When I was in France, I experimented with a whole slew of root vegetables. Turnips, celeriac, parsnips, black radishes — you name it, I roasted it.
Is it just me or do you ever learn a new word or idea and then end up hearing it more and more often in conversation or in passing on the street? For the longest time, I brushed off these instances as mere coincidences. However, there is legitimate scientific backing behind it all. Known as Baader-Meinhof, this phenomenon explains our cognitive bias to “inflate the importance of recent stimuli or observations.”
Whether it’s the work of destiny or simply our brains’ prejudice towards patterns, I have no idea. However, the Baader-Meinhof Phenomenon does explain a whole lot when it comes to my understanding of food waste.
If you were to tell me in high school that, after graduating college, I would pack up and move abroad, I would more than likely have laughed in your face. My image of post-graduate life involved hole-in-the-wall NYC apartments and cubicles, not working abroad.
But I suppose life can surprise you when you’d least expect it because, as I write these very words, I’m sitting in an empty apartment in France surrounded by two gigantic suitcases, a boarding pass, and 8 months of pinch-me-this-can’t-be-real kind of experiences.
As a little girl, France meant 1 thing: Paris. Outside of glowing images of the Eiffel Tower, bustling bistros, and baguette, I’ll admit I knew very little. My horizons were broadened once I began studying French in school and even more so when I spent a semester at the Sorbonne. But only since packing my bags and moving back here after graduation have I truly been able to look beyond the city of lights to the other regions of metropolitan France, each of which boasts a unique character — a “claim to fame,” so to speak.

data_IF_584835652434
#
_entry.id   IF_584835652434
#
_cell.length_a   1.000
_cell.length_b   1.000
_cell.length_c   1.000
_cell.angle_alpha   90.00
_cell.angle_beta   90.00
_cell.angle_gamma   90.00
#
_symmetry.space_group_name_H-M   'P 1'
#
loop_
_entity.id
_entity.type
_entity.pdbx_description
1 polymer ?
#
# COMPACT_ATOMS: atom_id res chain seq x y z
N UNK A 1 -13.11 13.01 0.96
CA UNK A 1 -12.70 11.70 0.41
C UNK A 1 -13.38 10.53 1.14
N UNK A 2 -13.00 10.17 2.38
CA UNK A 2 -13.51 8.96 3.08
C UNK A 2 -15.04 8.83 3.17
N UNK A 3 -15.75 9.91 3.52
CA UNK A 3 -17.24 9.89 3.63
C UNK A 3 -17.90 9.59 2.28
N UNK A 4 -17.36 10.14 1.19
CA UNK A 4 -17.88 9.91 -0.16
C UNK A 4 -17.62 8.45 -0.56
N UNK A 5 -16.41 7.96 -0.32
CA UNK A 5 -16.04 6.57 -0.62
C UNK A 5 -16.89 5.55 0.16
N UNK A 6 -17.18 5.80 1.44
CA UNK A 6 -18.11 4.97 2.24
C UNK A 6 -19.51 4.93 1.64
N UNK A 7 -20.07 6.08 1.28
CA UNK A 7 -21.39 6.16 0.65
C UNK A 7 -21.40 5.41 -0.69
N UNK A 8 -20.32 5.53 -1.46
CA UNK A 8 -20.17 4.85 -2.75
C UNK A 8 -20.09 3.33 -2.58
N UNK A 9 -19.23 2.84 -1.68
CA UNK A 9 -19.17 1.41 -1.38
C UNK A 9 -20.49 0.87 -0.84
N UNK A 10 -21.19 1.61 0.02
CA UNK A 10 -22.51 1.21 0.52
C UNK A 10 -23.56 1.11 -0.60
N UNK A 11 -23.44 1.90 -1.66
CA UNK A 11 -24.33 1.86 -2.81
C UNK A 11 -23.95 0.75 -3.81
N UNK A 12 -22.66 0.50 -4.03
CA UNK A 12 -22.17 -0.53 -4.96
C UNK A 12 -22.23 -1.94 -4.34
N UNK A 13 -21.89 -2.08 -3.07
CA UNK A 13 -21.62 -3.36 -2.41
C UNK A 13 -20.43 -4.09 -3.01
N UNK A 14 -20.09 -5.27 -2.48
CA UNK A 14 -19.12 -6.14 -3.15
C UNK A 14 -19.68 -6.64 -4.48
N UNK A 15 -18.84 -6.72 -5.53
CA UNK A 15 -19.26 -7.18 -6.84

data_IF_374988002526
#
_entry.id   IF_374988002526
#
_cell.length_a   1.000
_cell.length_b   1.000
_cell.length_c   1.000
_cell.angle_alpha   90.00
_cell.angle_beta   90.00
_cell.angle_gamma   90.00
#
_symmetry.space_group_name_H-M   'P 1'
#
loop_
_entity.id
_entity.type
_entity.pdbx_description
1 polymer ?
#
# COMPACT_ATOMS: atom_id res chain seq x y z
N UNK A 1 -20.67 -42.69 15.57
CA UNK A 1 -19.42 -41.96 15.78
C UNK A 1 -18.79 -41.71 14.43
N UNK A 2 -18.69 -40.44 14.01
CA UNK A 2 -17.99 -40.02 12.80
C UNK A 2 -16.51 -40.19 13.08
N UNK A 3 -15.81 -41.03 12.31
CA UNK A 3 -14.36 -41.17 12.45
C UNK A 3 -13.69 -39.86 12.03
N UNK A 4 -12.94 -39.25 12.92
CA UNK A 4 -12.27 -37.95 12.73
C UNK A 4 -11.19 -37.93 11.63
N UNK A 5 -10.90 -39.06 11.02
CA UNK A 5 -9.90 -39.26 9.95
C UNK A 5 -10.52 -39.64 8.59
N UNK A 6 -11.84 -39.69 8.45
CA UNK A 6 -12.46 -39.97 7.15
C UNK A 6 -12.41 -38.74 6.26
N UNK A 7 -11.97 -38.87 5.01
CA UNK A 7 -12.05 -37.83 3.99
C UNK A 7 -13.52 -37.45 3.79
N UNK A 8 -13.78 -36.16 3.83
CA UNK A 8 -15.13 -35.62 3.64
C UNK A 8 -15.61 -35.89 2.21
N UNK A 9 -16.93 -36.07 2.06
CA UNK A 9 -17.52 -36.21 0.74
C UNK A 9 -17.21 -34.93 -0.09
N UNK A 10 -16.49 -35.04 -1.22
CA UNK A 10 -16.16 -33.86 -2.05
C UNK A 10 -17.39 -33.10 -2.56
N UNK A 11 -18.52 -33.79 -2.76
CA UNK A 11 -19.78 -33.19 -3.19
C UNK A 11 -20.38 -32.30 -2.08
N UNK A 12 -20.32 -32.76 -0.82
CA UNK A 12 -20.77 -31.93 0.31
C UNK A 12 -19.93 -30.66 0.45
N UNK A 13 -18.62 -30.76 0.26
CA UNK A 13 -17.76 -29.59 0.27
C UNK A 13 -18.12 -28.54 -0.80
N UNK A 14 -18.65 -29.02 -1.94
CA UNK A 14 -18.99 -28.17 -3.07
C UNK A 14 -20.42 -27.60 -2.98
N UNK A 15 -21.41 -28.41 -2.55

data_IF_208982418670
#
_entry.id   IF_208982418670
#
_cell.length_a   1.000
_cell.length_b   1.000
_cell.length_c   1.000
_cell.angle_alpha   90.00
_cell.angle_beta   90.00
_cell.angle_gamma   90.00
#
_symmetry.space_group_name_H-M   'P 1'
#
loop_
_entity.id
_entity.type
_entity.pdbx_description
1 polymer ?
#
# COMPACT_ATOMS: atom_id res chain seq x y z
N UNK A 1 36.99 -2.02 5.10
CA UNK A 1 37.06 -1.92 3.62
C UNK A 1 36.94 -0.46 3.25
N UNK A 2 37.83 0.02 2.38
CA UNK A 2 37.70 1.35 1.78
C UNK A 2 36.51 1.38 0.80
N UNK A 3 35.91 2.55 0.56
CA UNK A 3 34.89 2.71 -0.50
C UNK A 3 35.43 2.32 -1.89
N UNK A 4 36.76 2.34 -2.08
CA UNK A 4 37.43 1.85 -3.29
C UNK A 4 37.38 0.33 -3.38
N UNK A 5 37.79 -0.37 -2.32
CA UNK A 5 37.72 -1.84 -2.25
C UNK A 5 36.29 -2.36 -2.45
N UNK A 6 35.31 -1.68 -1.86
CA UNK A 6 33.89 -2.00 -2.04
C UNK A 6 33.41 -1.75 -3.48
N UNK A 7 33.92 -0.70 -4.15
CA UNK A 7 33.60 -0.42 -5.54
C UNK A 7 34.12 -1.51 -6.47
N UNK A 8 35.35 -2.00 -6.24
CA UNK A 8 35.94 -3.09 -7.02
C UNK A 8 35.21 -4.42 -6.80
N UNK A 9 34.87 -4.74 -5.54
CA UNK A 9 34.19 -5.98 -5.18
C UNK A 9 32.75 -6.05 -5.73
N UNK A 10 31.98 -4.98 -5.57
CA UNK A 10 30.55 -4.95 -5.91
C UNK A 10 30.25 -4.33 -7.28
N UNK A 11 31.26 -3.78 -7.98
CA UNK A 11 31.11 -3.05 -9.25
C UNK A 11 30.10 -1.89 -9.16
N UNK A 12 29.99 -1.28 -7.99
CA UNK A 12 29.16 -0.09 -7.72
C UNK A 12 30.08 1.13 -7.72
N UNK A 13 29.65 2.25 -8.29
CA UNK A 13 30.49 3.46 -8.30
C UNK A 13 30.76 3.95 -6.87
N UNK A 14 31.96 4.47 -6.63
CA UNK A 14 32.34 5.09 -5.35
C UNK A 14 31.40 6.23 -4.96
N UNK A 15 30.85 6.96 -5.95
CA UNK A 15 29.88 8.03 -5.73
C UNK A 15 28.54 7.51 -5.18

It dawned on me the other day that I’ve been learning French for about 10 years now. My reaction to this realization? I’ll refrain from any cliché commentary on how fast time seems to pass and focus instead on the overwhelming wave of pride I felt wash over me. It has taken a whole lot of resolve and patience to persist for so long in the pursuit of a language whose grammatical complexities elude me more often than not.
In other words, learning French is hard.
I’ll also admit, however, that I felt a slight sting of shame. 10 years is a long time and, even after two stints living in France and many hours spent in the classroom, I have most certainly not attained a level of mastery over the language. Am I conversational? Maybe. But fluent? Absoluement pas.
They say the Provence region of France is blessed by the gods. I’m inclined to agree.
With sun-soaked hillside villages overlooking sweeping lavender fields, olive groves and vineyards, “charming” is certainly an understatement. In fact, I think “enchanting” is more appropriate.
When it comes to coastal cities in France, La Rochelle is a must-see. Commonly referred to as “La Ville Blanche” due to its characteristic limestone facades, this port city sits in the Poitou Charentes region of southwest France, a short 2-hour drive from Bordeaux.
My kitchen here in France is the farthest thing from fancy. It’s an industrial, stainless steel setup complete with two hot plates, a sink, a refrigerator, and a mini oven that looks deceptively like a toaster oven but lacks the ability to toast.
And that’s about it. No microwave to be found.
Of course, I could have purchased one myself, but I spent the first 18 years of my life sans microwave, so the thought never seriously crossed my mind.
When I think of Paris, I imagine cast-iron balustrades bordering the Métropolitan signs of the subways stations, wrought iron balconies, elegant cream-colored stonework, and wide boulevards lined with independent bookshops, cafés, and boulangeries.
Picture this: someone blows up a pig intestine like a balloon until it takes the shape of a sausage casing. Then he/she stuffs said casing with more chopped up (and very well rinsed) intestines before tying up both ends with string, cooking it, slathering on some mustard sauce, and calling it andouillette.
Now picture this: Jacqueline (me) doesn’t know what andouillette is but thinks — what the hec I’m gonna be adventurous YOLO, am I right? — and decides to order it. And eat it. And subsequently google it because, you know, it didn’t taste exactly like normal sausage. In fact, it was oddly pink and chewy.
SURPRISE! Never thought you would have intestines in your intestines, did you? Well, there’s a first time for everything.